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Holi: The Season of Thandai, Gujiya, And A Billion-Dollar Snack Business 

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Holi: The Season of Thandai and Billion-Dollar Snack Business 

Holi kab hai? Kab hai Holi? Gabbar may have wanted to know this to teach Ramgarh’s folks a lesson, but most of us care for the fun with colors, food, and thandai! Today, water balloons are banned, abeer and gulaal have turned organic (Phew! No more looking like a paint shade card for days because of pakka rang), and we are more conscious about saving water. But these are not the only changes the festival has seen of late. There’s one industry in particular that has grown by leaps and bounds.

For generations, we polished off homemade sweets and savories. However, packaged snacks have taken center stage in the past few decades, transforming the festive foodscape into a billion-dollar business. The packaged sweets market size was ₹6,229.7 Crore in 2023 and will likely reach ₹25,970.8 Crore by 2032, with a CAGR of 16.67%. 

So, how did Holi Snacks go from their humble beginnings in kitchens to become a dominant player in the Indian FMCG kingdom?

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The Era of Homemade Delights

Before the 20th century, the platter was heaped with homemade treats like Gujiya, Malpua, Puran Poli, and Mathri, made with traditional recipes passed down through generations. Nuts and khoya (evaporated milk) symbolized prosperity.

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Gujia – The Sweet of Choice 

Did you know we’ve been polishing off Gujia since the 13th century? Travelers and traders along the Silk Route were influenced by Turkey’s (then Anatolia) Baklava and Kunjia, Central Asia’s Gulla or Samsa (Samosa), and Iran’s pastry Qottab.  These traders from Bundelkhand and Braj returned to India, creating their versions of Gujia.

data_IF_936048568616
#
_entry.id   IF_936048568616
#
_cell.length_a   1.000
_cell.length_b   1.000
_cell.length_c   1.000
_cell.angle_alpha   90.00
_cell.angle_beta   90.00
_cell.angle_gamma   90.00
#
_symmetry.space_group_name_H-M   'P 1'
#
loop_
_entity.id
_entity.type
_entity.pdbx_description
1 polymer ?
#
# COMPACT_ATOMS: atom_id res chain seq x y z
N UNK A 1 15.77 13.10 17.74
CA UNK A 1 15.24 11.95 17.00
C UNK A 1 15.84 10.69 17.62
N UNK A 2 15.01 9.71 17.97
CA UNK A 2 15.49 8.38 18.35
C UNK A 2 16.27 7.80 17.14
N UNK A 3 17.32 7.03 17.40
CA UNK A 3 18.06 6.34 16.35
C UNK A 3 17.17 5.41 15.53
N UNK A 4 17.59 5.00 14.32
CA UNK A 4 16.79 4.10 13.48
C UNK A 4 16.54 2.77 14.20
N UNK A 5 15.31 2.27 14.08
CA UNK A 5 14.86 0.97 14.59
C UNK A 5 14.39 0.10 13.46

The Mughal Empire also shaped the gujia of today, introducing flakiness and experimenting with sweet fillings like khoya and nuts.

Over the years, the people in the North stuffed it with khoya, and those in other parts stuffed it with coconut and jaggery. 

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Holi Special Snacks

The mid-20th century brought local sweet shops catering to festive demands. From  Jalebi-Fafda to readymade thandai and regional favorites like the Bihari pedakiya, Gujarati ghughra, Maharashtra’s Karanji, or the Karjikayi or karigadubu in Karnataka, the markets were flooded with options for the busy families in the country.

That’s how businesses commercialized homemade Holi favorites, albeit on a local scale.

Holi Storytelling 01 05

Thandai – Nectar of the Gods

Bhang-infused Thandai was first offered to Lord Shiva and became popular during Mahashivratri. The first records of Thandai date back to 1000 BC, making it one of the oldest drinks in the country, if not the world.

It’s a drink that offers a cooling effect to the body, hence the name Thandai. The seasonal transition from winter to Spring often weakens the human immune system. Thandai is known to aid immunity while cooling the body. Nifty, isn’t it? 

Holi Storytelling 01 06

The Making of the ‘Holi’ Trinity

By the 19th century, Gujia found its perfect match – Holi.